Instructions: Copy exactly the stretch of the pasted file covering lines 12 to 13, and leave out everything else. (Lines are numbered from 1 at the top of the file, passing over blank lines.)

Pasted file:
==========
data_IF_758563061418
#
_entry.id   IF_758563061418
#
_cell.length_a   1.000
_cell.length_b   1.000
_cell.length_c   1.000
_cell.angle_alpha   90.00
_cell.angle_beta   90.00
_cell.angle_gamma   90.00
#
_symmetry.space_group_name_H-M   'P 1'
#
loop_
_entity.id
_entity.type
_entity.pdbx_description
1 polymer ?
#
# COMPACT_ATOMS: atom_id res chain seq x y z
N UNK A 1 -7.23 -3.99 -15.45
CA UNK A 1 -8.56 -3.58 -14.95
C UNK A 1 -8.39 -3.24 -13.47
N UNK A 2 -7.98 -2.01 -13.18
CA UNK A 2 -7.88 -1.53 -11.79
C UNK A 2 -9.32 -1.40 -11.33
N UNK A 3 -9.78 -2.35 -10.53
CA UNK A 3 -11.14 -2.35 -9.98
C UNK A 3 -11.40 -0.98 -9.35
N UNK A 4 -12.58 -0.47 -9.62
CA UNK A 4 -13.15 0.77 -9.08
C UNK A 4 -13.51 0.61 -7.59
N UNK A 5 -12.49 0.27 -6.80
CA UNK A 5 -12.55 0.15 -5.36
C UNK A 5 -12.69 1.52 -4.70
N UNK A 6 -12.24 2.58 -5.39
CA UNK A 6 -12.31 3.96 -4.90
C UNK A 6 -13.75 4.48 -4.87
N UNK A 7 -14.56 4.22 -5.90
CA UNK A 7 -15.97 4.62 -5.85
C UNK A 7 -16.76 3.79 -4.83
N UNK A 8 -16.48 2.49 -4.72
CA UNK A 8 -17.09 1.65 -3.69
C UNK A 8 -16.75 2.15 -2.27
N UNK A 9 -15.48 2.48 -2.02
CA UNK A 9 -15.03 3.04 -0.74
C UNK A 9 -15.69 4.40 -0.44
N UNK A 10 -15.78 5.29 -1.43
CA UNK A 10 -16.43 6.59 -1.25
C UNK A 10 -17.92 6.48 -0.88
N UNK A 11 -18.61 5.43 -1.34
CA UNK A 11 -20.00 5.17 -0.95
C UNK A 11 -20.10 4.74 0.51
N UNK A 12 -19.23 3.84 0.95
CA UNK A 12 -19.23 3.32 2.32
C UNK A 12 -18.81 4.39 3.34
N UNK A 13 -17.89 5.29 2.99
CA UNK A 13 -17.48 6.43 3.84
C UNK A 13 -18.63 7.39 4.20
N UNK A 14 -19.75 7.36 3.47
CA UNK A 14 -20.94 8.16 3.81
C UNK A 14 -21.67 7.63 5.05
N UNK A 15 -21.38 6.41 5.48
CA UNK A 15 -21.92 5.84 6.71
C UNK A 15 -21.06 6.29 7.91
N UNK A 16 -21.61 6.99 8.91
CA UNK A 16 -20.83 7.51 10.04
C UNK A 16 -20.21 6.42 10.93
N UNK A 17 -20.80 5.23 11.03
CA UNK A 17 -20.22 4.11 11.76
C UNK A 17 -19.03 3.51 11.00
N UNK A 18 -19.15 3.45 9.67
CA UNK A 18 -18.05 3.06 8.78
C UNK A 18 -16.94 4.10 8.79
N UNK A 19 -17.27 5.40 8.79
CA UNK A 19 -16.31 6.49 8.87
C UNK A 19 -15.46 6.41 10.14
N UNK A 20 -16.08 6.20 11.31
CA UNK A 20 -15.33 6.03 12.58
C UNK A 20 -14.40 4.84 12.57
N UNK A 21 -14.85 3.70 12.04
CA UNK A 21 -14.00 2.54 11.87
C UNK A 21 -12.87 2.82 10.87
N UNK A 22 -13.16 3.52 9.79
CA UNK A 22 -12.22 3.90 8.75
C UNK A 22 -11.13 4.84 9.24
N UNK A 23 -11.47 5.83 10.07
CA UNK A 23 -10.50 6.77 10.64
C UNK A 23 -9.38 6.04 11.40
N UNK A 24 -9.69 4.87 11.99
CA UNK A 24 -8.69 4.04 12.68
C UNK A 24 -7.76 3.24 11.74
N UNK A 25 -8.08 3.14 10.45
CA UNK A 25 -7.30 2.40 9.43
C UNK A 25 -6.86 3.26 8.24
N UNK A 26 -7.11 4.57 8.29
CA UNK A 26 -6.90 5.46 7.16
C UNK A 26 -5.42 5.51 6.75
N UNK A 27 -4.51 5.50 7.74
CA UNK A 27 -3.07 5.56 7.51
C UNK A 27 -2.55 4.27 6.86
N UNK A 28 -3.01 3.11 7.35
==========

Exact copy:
_symmetry.space_group_name_H-M   'P 1'
#